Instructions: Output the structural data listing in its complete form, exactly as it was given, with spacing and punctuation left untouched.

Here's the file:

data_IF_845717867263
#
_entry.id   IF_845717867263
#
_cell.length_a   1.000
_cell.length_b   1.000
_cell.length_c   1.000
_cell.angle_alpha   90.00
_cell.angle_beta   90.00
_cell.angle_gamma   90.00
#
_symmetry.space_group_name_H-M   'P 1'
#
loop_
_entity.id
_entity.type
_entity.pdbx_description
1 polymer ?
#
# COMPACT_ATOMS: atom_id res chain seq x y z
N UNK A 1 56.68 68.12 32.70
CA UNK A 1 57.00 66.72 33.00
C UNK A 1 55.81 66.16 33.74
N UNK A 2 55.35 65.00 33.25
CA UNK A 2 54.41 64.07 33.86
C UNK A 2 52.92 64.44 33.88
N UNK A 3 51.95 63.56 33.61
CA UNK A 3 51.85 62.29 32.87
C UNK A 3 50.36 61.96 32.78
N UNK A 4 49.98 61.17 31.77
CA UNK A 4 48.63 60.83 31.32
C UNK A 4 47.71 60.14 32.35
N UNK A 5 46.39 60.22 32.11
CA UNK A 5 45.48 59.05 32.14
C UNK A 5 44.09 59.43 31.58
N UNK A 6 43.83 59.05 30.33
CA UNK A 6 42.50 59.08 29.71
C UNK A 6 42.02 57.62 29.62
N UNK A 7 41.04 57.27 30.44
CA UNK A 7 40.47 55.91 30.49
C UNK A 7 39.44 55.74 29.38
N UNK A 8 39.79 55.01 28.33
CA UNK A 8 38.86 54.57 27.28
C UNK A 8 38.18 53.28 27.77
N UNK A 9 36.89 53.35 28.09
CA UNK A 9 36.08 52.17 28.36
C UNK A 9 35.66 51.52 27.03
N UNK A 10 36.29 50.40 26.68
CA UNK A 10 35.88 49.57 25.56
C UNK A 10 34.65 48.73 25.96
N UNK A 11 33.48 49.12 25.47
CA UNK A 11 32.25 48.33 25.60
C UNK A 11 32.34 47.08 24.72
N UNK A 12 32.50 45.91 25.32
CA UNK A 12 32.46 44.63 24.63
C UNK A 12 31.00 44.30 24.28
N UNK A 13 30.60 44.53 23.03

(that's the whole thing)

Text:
data_IF_845717867263
#
_entry.id   IF_845717867263
#
_cell.length_a   1.000
_cell.length_b   1.000
_cell.length_c   1.000
_cell.angle_alpha   90.00
_cell.angle_beta   90.00
_cell.angle_gamma   90.00
#
_symmetry.space_group_name_H-M   'P 1'
#
loop_
_entity.id
_entity.type
_entity.pdbx_description
1 polymer ?
#
# COMPACT_ATOMS: atom_id res chain seq x y z
N UNK A 1 56.68 68.12 32.70
CA UNK A 1 57.00 66.72 33.00
C UNK A 1 55.81 66.16 33.74
N UNK A 2 55.35 65.00 33.25
CA UNK A 2 54.41 64.07 33.86
C UNK A 2 52.92 64.44 33.88
N UNK A 3 51.95 63.56 33.61
CA UNK A 3 51.85 62.29 32.87
C UNK A 3 50.36 61.96 32.78
N UNK A 4 49.98 61.17 31.77
CA UNK A 4 48.63 60.83 31.32
C UNK A 4 47.71 60.14 32.35
N UNK A 5 46.39 60.22 32.11
CA UNK A 5 45.48 59.05 32.14
C UNK A 5 44.09 59.43 31.58
N UNK A 6 43.83 59.05 30.33
CA UNK A 6 42.50 59.08 29.71
C UNK A 6 42.02 57.62 29.62
N UNK A 7 41.04 57.27 30.44
CA UNK A 7 40.47 55.91 30.49
C UNK A 7 39.44 55.74 29.38
N UNK A 8 39.79 55.01 28.33
CA UNK A 8 38.86 54.57 27.28
C UNK A 8 38.18 53.28 27.77
N UNK A 9 36.89 53.35 28.09
CA UNK A 9 36.08 52.17 28.36
C UNK A 9 35.66 51.52 27.03
N UNK A 10 36.29 50.40 26.68
CA UNK A 10 35.88 49.57 25.56
C UNK A 10 34.65 48.73 25.96
N UNK A 11 33.48 49.12 25.47
CA UNK A 11 32.25 48.33 25.60
C UNK A 11 32.34 47.08 24.72
N UNK A 12 32.50 45.91 25.32
CA UNK A 12 32.46 44.63 24.63
C UNK A 12 31.00 44.30 24.28
N UNK A 13 30.60 44.53 23.03